Everyone’s a Little Bit Racist… And other Lessons from the Zimmerman/Martin Trial

I think it’s an important lesson from the now-famous, Tony award winning show Avenue Q. We’re all a little bit racist.

But let’s talk a little bit about racism.

There is the conflation of racism with the word prejudice. Prejudice means to pre-judge. It’s something that we all do. We all look at situations, and pre-judge them. We look at people and we pre-judge them. What’s wrong with that? To be honest, that’s not such a bad thing. We’ve decided as a society that when you do pre-judge people based on the color of their skin that it’s racist. Fine. We can take the power out of verbiage by applying it to something as innocuous as pre-judgment. I’ll agree to call that racism. And we can have all the academic discussion you want about what racism really is: whether it has to do with power dynamics, whether black people can actually be racist, or whether racism actually has more to do with the condition and disposition of a person’s heart.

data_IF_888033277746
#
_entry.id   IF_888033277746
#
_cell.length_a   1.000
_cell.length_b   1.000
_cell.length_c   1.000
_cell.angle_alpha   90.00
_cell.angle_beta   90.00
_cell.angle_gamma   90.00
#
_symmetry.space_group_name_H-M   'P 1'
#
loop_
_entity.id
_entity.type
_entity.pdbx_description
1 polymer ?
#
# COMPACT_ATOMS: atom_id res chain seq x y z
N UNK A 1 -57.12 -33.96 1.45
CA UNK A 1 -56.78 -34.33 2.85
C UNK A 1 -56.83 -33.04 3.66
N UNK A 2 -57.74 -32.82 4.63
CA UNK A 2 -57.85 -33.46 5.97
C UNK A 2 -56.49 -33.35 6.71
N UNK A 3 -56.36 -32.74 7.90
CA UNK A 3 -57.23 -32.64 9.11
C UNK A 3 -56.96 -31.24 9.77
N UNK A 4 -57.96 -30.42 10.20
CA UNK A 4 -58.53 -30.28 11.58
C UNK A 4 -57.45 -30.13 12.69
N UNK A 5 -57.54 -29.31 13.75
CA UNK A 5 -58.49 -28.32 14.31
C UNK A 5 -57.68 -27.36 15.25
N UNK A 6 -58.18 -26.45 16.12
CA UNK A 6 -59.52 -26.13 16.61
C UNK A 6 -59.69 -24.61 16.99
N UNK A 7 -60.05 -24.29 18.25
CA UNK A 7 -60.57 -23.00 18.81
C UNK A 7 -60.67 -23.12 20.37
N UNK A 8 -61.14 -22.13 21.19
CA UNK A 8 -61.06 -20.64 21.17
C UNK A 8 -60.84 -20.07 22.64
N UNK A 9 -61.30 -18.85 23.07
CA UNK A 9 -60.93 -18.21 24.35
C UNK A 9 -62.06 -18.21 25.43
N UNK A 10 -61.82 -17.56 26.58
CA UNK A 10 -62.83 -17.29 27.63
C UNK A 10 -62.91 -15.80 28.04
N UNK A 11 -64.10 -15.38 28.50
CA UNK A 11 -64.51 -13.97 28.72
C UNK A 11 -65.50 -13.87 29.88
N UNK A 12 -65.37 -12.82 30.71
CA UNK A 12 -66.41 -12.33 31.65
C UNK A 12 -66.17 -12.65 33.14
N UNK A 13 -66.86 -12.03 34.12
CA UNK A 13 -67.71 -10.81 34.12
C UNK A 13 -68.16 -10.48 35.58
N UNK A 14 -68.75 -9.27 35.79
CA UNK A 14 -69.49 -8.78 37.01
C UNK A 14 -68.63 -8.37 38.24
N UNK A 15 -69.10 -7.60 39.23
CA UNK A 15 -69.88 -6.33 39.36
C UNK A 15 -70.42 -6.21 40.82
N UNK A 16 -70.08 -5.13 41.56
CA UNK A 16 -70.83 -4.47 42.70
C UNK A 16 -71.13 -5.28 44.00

But I would, for the purposes of this article, like to see if I can get you on board with the idea of there being two kinds of racism, and only two that we really care about as a society. The first is the racism of prejudice. This racism is innocuous. It is why black kids sit at the same table at lunch and why white kids cross the street to avoid being mugged. It’s not ideal, but it’s a reality and it’s not that bad. The second kind of racism is what happens after that. It’s the kind of hate that persists in spite of your prejudice being proven incorrect. This is the harmful kind of racism. This is hate; it’s racism that causes cops to beat or kill black kids like in the Bart shooting. It’s this kind of racism that causes blacks to huddle in corners and tell whites that they are the devil. It is the kind of racism that transcends individuality. It says that even now, after I have gotten to know you, and even after you have disprove every prejudice I have, I still hate who you are because of what you represent.

So that brings me to the some lessons we are learning from the Zimmerman trial.

Here’s the thing, if you listened to the trial, what you would have seen was testimony after testimony about what kind of person George Zimmerman is. Apparently, he’s a soft-spoken civic minded, loving husband, who is regarded as completely honest and hard working by every person who has ever come into contact with him. He seems like the kind of person who would never hurt a fly.